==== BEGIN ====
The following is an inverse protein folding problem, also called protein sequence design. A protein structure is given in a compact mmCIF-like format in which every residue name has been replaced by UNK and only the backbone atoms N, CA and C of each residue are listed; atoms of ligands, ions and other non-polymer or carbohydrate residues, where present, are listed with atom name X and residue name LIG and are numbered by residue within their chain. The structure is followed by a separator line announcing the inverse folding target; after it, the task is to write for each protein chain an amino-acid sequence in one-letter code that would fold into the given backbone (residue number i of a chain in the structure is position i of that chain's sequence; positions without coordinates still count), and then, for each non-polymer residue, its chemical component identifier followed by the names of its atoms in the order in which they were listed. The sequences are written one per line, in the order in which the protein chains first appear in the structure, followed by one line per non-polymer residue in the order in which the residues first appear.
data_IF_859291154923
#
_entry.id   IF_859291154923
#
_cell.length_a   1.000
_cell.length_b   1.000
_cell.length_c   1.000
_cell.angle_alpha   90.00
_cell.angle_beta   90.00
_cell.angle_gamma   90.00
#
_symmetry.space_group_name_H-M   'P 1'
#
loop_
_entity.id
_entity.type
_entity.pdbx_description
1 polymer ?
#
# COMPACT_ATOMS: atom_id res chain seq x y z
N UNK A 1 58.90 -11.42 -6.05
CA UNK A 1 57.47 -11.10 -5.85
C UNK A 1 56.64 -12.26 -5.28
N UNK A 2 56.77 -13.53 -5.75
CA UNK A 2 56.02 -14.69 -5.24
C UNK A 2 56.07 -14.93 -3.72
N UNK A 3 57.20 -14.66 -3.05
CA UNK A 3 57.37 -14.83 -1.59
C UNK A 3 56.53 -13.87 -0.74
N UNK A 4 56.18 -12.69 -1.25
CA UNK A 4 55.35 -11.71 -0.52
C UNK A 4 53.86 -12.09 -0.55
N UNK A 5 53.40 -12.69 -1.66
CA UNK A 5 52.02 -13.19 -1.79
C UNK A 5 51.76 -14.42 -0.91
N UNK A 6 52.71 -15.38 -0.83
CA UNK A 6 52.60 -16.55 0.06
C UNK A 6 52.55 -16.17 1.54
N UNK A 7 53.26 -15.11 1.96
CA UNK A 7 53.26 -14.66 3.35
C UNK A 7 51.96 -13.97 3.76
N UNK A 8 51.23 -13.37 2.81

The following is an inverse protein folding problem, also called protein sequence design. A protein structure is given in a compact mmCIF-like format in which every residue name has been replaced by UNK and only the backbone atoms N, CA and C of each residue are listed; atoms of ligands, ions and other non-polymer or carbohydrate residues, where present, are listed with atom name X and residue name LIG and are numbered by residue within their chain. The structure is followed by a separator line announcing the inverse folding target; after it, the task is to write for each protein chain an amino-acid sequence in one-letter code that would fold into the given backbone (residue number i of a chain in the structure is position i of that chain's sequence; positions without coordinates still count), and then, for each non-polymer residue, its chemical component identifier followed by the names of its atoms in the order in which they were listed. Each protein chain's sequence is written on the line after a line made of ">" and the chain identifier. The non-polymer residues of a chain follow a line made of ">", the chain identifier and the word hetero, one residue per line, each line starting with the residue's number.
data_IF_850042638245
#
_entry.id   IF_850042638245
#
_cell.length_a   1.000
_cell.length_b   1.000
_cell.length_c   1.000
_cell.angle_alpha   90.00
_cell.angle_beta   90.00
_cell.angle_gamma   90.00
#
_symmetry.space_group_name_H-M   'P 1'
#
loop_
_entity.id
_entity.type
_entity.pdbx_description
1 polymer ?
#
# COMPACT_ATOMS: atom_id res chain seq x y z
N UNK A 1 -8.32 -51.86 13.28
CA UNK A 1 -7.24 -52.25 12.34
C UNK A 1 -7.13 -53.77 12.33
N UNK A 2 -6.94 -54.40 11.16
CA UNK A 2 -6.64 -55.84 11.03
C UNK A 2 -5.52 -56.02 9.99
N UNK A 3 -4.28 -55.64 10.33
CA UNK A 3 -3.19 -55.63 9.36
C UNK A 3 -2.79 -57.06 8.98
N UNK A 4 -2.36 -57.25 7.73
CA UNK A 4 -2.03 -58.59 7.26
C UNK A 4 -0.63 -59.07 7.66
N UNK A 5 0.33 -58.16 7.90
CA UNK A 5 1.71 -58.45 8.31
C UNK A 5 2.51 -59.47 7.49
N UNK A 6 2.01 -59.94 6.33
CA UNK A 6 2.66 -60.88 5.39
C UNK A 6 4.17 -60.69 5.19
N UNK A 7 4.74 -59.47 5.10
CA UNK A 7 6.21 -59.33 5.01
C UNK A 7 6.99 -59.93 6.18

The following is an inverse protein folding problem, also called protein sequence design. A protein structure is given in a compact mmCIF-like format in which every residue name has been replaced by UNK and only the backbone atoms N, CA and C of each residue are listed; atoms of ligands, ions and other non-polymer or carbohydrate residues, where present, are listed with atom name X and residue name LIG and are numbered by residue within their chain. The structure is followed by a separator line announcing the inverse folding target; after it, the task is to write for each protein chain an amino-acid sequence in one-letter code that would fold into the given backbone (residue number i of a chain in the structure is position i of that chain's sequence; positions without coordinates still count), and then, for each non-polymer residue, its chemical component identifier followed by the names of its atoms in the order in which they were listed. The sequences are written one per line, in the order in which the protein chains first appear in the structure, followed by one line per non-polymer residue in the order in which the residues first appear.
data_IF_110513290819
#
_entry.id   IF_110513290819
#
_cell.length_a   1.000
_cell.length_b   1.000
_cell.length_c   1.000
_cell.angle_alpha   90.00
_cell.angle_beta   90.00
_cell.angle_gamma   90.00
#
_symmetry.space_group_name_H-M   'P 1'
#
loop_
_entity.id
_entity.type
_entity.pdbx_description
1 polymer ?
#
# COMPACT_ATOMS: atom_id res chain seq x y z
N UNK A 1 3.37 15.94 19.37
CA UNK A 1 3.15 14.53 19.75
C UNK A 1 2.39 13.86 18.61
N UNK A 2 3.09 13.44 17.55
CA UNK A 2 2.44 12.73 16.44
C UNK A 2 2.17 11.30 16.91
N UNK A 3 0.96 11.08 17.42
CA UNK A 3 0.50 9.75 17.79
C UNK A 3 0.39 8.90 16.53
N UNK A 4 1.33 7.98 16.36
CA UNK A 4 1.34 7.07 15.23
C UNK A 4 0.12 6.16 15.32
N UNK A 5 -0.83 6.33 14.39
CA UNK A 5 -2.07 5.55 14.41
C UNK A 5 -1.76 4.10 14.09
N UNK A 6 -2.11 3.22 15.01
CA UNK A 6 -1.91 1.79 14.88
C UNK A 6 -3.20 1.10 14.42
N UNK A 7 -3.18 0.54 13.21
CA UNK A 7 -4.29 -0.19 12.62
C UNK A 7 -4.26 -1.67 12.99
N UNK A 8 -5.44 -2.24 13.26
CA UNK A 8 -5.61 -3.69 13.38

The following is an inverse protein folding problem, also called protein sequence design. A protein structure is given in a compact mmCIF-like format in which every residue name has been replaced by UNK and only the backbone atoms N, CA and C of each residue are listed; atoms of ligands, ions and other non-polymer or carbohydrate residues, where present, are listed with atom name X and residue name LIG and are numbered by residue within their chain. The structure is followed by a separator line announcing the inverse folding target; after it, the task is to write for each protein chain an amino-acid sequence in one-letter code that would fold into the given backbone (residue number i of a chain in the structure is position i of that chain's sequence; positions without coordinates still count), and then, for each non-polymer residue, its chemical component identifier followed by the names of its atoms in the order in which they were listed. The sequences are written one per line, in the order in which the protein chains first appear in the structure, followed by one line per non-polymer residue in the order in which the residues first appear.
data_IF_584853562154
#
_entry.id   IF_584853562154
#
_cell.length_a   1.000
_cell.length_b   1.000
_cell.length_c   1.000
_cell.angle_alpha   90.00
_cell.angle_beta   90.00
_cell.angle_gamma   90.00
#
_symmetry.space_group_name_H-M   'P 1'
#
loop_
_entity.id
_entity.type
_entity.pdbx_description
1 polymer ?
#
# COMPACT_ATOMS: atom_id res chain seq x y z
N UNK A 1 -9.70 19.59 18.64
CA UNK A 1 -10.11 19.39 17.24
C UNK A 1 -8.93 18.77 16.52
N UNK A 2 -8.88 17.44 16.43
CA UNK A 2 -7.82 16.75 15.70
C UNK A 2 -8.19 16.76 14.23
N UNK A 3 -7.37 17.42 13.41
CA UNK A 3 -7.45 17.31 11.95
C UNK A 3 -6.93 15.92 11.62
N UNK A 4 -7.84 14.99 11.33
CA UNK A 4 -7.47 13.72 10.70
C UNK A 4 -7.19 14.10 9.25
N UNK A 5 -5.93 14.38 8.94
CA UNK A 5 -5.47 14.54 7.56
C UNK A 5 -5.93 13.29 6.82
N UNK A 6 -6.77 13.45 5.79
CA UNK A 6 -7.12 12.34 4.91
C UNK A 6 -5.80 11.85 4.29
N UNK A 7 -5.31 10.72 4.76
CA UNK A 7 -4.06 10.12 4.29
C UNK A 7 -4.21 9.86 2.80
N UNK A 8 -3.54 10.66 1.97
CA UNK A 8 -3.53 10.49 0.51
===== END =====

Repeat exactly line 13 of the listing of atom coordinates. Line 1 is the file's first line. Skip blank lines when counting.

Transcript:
_symmetry.space_group_name_H-M   'P 1'